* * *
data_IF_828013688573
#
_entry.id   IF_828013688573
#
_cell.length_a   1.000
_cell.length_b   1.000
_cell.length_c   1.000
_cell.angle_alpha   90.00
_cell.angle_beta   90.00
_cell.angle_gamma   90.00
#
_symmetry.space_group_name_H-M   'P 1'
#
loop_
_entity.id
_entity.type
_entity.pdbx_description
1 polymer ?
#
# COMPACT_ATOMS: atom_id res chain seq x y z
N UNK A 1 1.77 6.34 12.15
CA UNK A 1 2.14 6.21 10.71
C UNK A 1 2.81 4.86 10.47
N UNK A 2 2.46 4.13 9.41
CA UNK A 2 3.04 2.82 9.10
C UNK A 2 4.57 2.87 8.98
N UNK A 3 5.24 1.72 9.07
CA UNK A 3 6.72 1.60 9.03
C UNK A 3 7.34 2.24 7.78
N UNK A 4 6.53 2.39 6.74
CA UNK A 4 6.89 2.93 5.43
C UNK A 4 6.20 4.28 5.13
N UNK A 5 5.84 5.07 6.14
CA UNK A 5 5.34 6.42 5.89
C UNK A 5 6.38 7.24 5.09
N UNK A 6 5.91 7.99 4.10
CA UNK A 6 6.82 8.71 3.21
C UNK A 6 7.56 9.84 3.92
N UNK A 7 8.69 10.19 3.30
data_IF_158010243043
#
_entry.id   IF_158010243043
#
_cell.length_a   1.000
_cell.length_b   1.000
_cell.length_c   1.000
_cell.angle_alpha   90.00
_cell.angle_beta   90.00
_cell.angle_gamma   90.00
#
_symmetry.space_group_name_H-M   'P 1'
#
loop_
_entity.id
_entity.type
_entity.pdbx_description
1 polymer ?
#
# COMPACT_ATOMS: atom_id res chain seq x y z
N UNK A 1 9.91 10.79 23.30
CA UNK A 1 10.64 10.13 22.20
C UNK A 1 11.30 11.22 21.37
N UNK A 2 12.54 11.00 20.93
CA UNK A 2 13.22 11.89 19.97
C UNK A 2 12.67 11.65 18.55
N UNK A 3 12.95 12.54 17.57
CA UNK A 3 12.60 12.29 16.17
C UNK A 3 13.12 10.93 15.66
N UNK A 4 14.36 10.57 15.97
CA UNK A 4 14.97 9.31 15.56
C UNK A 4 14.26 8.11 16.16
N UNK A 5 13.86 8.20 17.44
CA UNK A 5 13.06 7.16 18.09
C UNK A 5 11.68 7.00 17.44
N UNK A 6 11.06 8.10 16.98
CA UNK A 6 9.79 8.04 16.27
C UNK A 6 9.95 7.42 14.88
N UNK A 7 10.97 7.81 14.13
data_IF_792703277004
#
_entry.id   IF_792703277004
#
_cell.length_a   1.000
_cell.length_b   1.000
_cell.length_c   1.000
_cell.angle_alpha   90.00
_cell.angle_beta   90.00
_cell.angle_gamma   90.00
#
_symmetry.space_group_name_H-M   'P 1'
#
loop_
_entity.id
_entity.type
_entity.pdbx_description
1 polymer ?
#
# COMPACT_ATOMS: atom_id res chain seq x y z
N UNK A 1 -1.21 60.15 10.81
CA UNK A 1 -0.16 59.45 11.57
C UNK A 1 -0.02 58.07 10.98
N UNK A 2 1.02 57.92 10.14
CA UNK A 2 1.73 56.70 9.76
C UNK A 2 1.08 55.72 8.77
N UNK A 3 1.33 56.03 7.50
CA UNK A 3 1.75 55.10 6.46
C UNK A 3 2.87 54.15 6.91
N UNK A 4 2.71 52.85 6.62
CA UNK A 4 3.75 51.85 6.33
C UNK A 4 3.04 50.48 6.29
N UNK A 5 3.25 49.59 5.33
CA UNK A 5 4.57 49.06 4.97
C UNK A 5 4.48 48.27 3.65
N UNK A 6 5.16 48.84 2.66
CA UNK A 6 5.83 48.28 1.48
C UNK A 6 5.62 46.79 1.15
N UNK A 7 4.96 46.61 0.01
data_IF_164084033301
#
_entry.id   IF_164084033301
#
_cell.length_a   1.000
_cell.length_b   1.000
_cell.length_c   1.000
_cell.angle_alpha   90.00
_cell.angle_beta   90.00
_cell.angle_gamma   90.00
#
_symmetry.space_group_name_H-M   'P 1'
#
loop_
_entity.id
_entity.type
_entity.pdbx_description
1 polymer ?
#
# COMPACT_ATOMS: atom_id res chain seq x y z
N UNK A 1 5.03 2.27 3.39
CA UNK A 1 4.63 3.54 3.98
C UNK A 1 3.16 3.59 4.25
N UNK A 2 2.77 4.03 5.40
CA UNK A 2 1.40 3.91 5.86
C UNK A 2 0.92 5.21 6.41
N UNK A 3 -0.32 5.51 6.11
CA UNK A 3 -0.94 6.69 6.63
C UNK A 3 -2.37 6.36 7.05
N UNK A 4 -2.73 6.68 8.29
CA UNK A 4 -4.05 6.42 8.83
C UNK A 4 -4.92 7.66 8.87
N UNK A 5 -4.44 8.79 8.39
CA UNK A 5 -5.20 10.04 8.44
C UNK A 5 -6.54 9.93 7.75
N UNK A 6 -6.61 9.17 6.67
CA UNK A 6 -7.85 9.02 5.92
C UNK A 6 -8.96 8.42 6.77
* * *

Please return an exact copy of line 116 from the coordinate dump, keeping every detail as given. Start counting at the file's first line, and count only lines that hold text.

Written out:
C UNK A 6 5.62 46.79 1.15